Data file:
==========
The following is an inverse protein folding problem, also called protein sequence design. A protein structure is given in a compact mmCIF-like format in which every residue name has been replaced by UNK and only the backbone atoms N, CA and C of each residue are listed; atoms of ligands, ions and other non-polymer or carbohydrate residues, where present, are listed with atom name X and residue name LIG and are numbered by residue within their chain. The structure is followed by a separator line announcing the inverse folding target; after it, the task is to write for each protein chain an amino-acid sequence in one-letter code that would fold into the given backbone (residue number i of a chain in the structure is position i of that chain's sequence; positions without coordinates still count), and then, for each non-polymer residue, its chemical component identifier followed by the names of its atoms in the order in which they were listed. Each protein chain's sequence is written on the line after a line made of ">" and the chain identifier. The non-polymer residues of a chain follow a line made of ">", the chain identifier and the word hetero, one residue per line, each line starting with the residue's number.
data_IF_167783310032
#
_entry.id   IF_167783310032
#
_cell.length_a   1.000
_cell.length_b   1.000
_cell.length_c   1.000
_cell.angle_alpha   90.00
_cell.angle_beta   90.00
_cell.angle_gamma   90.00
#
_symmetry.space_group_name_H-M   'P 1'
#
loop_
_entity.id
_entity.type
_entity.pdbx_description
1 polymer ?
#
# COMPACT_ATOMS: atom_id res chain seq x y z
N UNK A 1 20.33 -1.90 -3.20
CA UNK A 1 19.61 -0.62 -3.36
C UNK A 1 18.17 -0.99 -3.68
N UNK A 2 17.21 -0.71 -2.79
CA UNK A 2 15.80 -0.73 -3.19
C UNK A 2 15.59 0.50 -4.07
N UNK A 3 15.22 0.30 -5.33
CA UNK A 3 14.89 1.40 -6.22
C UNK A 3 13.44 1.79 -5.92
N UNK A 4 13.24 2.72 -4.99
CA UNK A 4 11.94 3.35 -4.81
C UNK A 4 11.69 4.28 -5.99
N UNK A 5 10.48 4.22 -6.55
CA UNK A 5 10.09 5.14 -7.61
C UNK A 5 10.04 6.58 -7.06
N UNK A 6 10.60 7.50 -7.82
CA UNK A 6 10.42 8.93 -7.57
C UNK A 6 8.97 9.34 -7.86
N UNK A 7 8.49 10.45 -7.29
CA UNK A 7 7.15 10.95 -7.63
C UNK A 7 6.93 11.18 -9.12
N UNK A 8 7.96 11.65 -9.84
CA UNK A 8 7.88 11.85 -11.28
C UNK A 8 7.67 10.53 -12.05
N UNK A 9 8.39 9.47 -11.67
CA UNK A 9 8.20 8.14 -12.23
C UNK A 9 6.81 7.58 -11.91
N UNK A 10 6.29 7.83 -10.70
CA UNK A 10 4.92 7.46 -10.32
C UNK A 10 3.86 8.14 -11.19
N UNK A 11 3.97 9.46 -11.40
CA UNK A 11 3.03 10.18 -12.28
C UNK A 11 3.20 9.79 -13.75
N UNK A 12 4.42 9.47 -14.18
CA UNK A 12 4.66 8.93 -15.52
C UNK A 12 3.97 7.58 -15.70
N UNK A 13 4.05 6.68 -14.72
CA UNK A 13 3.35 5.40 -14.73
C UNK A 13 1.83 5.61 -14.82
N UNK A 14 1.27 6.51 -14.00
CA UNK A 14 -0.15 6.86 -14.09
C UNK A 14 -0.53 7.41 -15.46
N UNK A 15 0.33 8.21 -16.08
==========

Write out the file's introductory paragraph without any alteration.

The following is an inverse protein folding problem, also called protein sequence design. A protein structure is given in a compact mmCIF-like format in which every residue name has been replaced by UNK and only the backbone atoms N, CA and C of each residue are listed; atoms of ligands, ions and other non-polymer or carbohydrate residues, where present, are listed with atom name X and residue name LIG and are numbered by residue within their chain. The structure is followed by a separator line announcing the inverse folding target; after it, the task is to write for each protein chain an amino-acid sequence in one-letter code that would fold into the given backbone (residue number i of a chain in the structure is position i of that chain's sequence; positions without coordinates still count), and then, for each non-polymer residue, its chemical component identifier followed by the names of its atoms in the order in which they were listed. Each protein chain's sequence is written on the line after a line made of ">" and the chain identifier. The non-polymer residues of a chain follow a line made of ">", the chain identifier and the word hetero, one residue per line, each line starting with the residue's number.